THE call is out for cows to be moved off of Mt St John to prevent more damage to the significant archaeological site.
Cattle have long been grazed on the mountain as a way of controlling vegetation and reducing the risk of fire.
Opponents call the practice ‘‘shameful mistreatment’’ and are asking the Auckland Council to not renew a lease which has been rolling over on a monthby-month basis since 1992.
Earlier this year the council announced plans to seek Unesco world heritage status for the city’s volcanic field.
Large dips that were once used for storing kumara, terraces dug into the crater, and man-made ridges are all reminders that Mt St John was once a pa.
‘‘Over time, with rain and natural processes, they will blur, fill in and wear away. But what we are doing by just allowing large animals to wander wherever they want is accelerating that process,’’ Ngati Whatua Orakei Whai Maia Ltd heritage and resource management unit senior manager Malcolm Paterson says.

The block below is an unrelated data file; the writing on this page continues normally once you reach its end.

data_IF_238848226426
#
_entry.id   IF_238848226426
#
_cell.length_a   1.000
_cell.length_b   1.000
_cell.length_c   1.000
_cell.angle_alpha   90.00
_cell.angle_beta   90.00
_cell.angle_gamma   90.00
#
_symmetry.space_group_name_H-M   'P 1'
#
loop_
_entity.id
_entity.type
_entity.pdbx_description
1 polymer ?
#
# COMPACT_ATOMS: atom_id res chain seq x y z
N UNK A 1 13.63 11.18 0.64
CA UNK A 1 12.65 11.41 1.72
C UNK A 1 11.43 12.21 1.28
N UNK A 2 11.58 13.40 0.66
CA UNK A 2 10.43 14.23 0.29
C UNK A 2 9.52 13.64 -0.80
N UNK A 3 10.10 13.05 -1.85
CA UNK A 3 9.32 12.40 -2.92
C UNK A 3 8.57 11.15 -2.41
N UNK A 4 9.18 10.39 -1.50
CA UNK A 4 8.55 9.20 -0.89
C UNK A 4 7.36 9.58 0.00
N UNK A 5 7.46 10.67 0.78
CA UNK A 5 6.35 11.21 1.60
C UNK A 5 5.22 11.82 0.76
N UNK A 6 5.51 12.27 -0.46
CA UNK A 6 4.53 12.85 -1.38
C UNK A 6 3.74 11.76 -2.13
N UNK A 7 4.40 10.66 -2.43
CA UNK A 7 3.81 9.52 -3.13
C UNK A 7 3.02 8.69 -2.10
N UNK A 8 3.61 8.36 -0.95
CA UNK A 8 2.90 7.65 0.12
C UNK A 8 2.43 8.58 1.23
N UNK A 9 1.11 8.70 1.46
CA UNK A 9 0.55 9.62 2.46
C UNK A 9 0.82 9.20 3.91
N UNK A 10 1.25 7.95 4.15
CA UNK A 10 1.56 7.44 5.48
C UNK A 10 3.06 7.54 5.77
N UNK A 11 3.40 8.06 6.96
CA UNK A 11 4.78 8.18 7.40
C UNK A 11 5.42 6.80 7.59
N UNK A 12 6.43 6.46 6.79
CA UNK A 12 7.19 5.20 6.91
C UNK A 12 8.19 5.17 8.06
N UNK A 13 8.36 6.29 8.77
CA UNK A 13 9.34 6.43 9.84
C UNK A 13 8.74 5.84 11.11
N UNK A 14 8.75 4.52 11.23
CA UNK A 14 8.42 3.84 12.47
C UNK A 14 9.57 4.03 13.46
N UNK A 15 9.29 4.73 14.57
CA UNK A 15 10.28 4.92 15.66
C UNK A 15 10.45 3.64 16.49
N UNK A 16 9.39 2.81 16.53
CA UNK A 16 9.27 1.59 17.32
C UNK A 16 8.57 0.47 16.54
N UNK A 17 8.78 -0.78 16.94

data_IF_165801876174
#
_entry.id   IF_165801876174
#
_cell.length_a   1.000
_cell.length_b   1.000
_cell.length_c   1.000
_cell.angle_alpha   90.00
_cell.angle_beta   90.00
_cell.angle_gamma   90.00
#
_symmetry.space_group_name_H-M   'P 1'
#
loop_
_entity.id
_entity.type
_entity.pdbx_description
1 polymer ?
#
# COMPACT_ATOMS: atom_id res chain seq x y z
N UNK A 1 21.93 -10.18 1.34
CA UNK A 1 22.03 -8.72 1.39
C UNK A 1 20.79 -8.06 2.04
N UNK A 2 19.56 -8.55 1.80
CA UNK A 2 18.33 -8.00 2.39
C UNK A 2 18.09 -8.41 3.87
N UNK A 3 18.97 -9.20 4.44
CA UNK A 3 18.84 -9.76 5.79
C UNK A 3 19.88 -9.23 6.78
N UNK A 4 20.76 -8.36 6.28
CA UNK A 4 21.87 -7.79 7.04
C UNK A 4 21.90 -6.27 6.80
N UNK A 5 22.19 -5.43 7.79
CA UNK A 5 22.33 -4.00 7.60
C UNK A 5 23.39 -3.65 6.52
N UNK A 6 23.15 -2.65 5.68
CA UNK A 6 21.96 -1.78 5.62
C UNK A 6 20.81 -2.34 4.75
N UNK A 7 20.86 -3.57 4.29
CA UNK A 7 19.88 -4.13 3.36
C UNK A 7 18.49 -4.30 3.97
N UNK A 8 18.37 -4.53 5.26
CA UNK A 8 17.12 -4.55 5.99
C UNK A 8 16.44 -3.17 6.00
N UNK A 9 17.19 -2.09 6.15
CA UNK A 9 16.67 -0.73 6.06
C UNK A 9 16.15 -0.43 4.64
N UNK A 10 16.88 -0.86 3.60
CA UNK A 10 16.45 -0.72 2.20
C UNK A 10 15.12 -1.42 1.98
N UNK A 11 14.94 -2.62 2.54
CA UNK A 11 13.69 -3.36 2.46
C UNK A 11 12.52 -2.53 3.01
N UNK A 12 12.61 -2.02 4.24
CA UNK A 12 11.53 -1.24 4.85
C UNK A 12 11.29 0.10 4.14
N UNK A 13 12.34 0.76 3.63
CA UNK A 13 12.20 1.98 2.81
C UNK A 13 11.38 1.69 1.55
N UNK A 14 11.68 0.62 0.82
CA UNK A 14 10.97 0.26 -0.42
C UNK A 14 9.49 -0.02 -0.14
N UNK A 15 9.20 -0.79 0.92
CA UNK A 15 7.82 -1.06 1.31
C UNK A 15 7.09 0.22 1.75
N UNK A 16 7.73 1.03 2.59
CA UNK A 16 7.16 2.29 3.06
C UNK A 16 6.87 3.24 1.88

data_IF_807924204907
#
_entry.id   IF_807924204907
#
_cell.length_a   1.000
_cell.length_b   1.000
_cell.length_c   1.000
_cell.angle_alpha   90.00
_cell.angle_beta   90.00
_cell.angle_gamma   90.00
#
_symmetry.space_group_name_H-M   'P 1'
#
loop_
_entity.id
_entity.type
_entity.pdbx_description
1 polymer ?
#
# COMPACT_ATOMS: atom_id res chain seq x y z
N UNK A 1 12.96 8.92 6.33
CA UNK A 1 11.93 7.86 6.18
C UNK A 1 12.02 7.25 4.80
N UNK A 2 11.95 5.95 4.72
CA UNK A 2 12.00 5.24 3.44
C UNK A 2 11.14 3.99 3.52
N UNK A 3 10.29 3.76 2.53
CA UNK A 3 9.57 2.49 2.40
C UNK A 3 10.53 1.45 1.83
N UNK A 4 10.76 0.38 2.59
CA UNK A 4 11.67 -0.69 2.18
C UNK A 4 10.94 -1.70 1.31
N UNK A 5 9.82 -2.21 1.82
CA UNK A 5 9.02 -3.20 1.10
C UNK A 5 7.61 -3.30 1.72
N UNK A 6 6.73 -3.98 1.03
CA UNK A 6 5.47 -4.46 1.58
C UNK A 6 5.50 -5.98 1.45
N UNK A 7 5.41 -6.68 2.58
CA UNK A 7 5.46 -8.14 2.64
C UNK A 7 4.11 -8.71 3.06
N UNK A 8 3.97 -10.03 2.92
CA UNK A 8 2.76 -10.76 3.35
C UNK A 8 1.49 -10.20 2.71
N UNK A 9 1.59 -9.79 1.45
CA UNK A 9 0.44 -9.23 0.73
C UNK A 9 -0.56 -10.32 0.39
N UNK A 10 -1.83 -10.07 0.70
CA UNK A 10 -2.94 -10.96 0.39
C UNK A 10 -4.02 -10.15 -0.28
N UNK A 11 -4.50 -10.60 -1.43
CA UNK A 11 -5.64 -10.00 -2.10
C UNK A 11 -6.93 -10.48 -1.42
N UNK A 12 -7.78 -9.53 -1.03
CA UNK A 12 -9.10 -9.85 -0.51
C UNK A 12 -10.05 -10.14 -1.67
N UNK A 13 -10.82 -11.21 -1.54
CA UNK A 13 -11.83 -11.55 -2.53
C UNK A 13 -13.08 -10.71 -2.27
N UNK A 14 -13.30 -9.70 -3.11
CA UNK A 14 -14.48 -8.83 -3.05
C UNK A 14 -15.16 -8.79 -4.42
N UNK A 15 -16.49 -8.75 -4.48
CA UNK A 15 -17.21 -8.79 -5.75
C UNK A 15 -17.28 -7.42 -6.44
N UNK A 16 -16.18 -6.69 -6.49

‘‘It’s a deep irony that we’re doing that at the same time we’re saying these are going to be world heritage sites. It makes a mockery of it.’’
There are other options for vegetation control and the mountain doesn’t necessarily need to look like a ‘‘bowling green’’, he says.
Cattle were moved off Mt Eden in 2009.
‘‘Officers accept that they degrade these places, which was the basis for taking them off Maungawhau,’’ Albert-Eden Local Board chairman Peter Haynes says.
‘‘Unfortunately, four years after that, it hasn’t been used as a template for other places.’’
He says the board and Maori have made their opposition to cattle grazing well known over the years. But the board believes the council is considering renewing the lease on a more permanent basis.
Mt St John is one of 15 volcanic cones included in a Treaty of Waitangi settlement with the Tamaki Collective and will be cogoverned by the Tupuna Maunga o Tamaki Makaurau Authority consisting of Maori, council, and crown representatives.
A bill to allow the handover had its first reading in Parliament at the beginning of the month.
‘‘The council’s timing is just bizarre,’’ Mr Haynes says.
Any decision to remove cattle would need to be made in conjunction with the yet to be formed maunga authority, the council’s manager of regional and specialist parks Mace Ward says.
Removing the cattle is not an immediate solution, he says.
‘‘Prior to taking any action on this, either to review the licence or remove stock, the council must consider all of the options available, look at the costs and benefits, of each option and consult with stakeholders.’’
He says stock levels are adjusted depending on the ground conditions and only young, lighter cows are used.